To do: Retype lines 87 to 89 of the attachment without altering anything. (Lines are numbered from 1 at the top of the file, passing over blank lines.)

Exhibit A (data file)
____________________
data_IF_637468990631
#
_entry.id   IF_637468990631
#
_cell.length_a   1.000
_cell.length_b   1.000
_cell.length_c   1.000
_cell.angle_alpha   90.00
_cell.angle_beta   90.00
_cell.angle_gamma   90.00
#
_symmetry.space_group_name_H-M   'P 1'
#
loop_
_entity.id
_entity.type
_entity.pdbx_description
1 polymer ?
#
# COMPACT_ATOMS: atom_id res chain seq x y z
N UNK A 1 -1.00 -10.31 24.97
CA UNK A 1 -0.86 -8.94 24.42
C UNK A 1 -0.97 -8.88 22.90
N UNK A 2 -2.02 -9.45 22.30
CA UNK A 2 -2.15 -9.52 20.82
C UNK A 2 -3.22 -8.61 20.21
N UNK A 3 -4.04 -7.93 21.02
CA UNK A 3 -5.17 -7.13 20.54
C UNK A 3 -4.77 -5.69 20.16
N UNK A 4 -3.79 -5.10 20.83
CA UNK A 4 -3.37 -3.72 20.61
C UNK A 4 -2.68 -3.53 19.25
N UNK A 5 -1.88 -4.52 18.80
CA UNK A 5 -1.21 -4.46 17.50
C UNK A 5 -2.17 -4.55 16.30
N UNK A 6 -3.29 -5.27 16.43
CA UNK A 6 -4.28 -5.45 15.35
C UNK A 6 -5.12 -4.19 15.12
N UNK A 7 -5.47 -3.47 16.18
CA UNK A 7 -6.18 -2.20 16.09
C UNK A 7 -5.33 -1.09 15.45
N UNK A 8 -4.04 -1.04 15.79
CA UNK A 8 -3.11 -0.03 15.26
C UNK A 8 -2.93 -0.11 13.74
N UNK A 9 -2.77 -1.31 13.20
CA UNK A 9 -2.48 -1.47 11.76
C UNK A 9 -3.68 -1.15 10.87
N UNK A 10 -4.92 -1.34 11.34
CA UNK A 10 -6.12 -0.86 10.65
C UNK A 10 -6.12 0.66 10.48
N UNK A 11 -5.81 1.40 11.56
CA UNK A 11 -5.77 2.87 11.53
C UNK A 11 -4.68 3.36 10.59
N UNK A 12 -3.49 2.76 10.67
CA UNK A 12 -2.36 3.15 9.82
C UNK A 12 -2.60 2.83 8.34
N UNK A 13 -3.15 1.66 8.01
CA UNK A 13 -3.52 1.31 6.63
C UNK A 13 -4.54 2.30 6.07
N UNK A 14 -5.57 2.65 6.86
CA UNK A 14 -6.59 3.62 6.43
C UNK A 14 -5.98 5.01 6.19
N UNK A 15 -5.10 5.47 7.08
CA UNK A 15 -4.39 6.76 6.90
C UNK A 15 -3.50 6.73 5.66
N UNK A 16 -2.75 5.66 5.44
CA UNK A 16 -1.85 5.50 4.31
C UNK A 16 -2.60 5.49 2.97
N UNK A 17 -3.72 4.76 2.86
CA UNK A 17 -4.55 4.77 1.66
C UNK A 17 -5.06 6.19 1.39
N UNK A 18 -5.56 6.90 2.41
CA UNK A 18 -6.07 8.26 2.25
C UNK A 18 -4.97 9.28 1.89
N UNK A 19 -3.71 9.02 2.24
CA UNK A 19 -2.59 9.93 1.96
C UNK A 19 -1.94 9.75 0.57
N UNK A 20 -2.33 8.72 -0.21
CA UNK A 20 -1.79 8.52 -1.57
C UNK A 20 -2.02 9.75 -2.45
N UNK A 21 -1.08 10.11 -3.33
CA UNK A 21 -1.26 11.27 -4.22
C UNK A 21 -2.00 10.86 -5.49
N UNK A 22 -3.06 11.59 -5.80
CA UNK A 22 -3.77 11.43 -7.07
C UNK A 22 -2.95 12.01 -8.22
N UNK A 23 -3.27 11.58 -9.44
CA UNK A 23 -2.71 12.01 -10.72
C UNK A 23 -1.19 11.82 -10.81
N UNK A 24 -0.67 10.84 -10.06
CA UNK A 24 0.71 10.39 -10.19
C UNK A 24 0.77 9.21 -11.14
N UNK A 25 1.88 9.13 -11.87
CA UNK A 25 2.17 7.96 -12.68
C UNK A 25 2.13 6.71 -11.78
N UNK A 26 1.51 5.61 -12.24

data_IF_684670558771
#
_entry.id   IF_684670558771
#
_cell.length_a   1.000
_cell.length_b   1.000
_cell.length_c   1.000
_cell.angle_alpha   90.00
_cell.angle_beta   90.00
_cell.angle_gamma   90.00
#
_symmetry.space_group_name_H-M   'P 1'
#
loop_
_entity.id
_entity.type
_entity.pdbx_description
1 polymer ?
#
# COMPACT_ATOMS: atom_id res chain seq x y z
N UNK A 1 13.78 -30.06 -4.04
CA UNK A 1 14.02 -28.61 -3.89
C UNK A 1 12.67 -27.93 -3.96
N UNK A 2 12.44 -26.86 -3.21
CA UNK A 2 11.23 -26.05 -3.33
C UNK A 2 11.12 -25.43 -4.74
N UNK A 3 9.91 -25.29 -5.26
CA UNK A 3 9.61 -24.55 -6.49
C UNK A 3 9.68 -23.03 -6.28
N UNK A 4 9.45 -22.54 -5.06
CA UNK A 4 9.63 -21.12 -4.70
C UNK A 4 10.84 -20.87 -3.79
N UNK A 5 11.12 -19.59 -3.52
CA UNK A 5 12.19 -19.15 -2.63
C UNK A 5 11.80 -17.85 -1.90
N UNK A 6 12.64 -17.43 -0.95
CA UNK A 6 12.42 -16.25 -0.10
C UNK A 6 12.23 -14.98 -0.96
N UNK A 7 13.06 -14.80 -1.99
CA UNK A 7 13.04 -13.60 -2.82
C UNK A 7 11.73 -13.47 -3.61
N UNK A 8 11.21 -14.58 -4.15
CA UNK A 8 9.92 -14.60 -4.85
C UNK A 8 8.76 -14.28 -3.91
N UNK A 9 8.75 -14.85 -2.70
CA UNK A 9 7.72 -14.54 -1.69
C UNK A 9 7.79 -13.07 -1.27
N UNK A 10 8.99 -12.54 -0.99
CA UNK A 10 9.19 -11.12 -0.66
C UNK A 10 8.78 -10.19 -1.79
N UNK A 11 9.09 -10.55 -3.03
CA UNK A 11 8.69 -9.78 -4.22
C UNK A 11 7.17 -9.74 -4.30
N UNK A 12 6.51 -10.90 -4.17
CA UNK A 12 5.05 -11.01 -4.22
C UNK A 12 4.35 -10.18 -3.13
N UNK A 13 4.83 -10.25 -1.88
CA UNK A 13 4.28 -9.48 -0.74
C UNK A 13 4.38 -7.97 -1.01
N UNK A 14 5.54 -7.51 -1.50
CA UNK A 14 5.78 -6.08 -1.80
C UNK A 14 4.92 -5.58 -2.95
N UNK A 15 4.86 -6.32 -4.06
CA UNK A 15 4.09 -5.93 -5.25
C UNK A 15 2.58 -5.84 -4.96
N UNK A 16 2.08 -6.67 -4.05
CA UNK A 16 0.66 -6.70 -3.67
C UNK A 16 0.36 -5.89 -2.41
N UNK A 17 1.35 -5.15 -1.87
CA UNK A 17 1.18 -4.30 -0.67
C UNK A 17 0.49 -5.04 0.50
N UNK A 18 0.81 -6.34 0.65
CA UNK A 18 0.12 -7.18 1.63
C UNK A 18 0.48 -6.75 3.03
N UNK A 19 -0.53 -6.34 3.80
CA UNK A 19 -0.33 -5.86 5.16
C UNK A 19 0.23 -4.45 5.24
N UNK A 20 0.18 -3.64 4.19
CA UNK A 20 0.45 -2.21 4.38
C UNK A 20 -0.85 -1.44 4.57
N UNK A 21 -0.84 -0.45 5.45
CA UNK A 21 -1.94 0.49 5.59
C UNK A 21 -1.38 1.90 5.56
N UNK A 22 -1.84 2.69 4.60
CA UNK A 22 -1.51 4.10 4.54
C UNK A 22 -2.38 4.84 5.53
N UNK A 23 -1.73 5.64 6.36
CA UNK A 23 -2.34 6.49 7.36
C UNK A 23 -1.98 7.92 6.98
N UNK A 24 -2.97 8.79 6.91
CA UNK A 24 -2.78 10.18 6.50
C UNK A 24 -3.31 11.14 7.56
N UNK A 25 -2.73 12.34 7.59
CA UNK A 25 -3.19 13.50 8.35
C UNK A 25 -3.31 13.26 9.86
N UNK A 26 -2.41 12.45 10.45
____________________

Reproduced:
N UNK A 23 -3.27 11.58 -9.44
CA UNK A 23 -2.71 12.01 -10.72
C UNK A 23 -1.19 11.82 -10.81